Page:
Blacklist Dubai over failure to crack down on Russian oligarchs, say campaigners

A yacht belonging to a Russian oligarch that is anchored in the port of Ras-al Khaimah, UAE

Originally posted to the Guardian website, June 11 2022

UAE has become haven for superyachts, private jets and ‘dirty money’ since invasion of Ukraine, but has taken no action

Campaigners and politicians are calling for the United Arab Emirates to be blacklisted over its failures to combat the flow of “dirty money” and to enforce sanctions imposed on Russian oligarchs.

The Gulf state has emerged as a key refuge for the Russian super-rich fleeing the impact of global sanctions, with private jets and superyachts linked to oligarchs heading to the UAE after the invasion of Ukraine.

Bill Browder, the financier and critic of Vladimir Putin’s regime, said: “Dubai has long been a safe place for dirty money. It should now be put on financial blacklists and its leaders shouldn’t be welcome here.”

He said secondary sanctions should be imposed on the UAE unless it provided assistance to countries pursuing the oligarchs’ assets.

It emerged last week that, for more than three months, one of the world’s most expensive private jets, belonging to the former Chelsea football club owner Roman Abramovich, has been grounded in Dubai. The US Department of Justice cited the last recorded flight of the $350m Boeing 787 Dreamliner – from Moscow to Dubai on 4 March – in legal documents applying for its seizure.

Agents were also authorised by a judge to seize a second aircraft belonging to Abramovich – a Gulfstream G650ER – in Moscow, despite no prospect of it being immediately impounded.

FBI investigators have found, like many others pursuing the assets of oligarchs, that the trail frequently leads to the UAE. There has also been a surge in Russians buying properties there. The UAE was put on a “grey list” by global watchdog the Financial Action Task Force (FATF) in March because of deficiencies in its measures to combat money laundering and other financial crimes, and there are now calls for the country to be included on similar international lists.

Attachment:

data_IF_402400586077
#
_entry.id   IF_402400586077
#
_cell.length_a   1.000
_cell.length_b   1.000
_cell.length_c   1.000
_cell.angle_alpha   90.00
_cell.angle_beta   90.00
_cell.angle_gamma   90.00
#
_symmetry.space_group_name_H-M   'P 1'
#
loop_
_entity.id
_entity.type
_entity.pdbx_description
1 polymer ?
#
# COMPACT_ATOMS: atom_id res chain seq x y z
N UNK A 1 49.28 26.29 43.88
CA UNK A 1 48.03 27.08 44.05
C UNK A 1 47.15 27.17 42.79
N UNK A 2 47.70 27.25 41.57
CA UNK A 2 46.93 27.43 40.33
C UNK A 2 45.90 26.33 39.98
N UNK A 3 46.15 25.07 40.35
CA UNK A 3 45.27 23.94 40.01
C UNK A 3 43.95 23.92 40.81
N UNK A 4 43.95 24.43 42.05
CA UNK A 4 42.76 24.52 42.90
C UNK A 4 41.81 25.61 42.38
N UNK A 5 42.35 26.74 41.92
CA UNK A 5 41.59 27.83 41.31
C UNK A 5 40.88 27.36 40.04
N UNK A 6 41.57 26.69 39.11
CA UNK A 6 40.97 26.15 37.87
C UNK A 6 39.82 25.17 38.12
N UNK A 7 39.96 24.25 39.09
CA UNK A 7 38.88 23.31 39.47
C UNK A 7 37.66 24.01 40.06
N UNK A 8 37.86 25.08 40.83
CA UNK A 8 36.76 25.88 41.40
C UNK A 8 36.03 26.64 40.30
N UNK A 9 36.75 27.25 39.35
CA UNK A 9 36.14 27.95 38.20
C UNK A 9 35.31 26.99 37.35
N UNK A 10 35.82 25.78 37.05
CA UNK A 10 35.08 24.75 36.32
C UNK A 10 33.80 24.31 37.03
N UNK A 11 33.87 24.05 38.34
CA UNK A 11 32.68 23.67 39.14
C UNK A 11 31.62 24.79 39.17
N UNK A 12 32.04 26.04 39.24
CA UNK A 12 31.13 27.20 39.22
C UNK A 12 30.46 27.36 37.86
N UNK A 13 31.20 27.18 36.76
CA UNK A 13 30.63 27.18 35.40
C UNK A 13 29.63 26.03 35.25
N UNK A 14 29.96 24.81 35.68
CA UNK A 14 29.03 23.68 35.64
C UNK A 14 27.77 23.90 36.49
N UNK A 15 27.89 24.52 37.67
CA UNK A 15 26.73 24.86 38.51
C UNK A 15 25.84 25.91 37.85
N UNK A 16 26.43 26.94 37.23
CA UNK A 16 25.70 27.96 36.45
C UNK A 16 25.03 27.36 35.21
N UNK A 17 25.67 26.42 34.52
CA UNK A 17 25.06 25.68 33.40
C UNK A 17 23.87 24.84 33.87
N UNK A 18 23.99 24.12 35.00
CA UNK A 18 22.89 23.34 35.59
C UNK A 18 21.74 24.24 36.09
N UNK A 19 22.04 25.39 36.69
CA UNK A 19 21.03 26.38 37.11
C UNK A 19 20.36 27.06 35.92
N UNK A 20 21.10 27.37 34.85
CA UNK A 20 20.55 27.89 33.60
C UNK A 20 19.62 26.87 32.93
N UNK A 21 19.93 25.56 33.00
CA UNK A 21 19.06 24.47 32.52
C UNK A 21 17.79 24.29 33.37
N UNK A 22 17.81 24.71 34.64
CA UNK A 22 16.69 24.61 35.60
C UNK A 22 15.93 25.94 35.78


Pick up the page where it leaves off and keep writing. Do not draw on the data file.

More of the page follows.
Officials in the UAE do not consider that they are required to implement sanctions drawn up by other countries, but insist they are working to remedy concerns highlighted by the FATF. The country also signed a number of mutual legal assistance and extradition pacts with other states, including the US, on 24 February, the same day that Russia invaded Ukraine. The fate of Abramovich’s private jet may now be a test of its commitment to international cooperation. On 25 February, the UAE abstained from a UN security council resolution condemning the Ukraine invasion.

Karen Greenaway, an attorney and former FBI agent who specialised in illicit money flows, said US officials would almost certainly seek the assistance of the UAE authorities over the jet linked to Abramovich.

“UAE officials say they are cleaning up their act on financial transparency but are now having to walk the line between Russia and the US, the UK and the EU,” she said.

The UAE is a popular destination for Russian tourists and also has about 100,000 Russian-speaking residents. A report by the Dubai property agency Betterhomes found property purchases in the emirate increased by 67% in the first three months of 2022.

A superyacht that has “gone dark” on ocean tracking systems – the futuristic £240m Motor Yacht A linked to the billionaire Andrey Melnichenko – has been spotted in port in the northern emirate Ras al-Khaimah, according to the Financial Times.

Melnichenko was subjected to sanctions by the EU in March, and the Italian authorities impounded his 143-metre Sailing Yacht A the same month. Motor Yacht A has so far escaped enforcement of sanctions.

The superyacht Madame Gu has been linked to Andrey Skoch, a billionaire and member of Russia’s parliament who is subject to sanctions by the US, Britain and the EU. The superyacht is also under American sanctions but its location is unknown. Its last reported sighting was in Dubai on 6 March.

Dubai’s role as a sanctuary for the Russian elite since the Ukraine invasion has once again put a spotlight on its measures to combat money laundering and illicit money. An investigation published last month into a leak of Dubai property data revealed numerous property owners accused or convicted of crimes or under international sanctions, including business people close to the Kremlin.

Members of the European parliament last month wrote to Mairead McGuinness, commissioner for financial services, urging that the UAE be included on its list of third countries which pose significant threats to the financial system.

Kira Marie Peter-Hansen, a Danish MEP, said the latest investigation had revealed how the UAE was a safe haven for criminal proceeds, corrupt officials and Russian oligarchs. She said: “We want the UAE put on a blacklist, especially in light of the large number of Russian oligarchs using the country to avoid sanctions.”

UAE officials did not respond to a request for comment.

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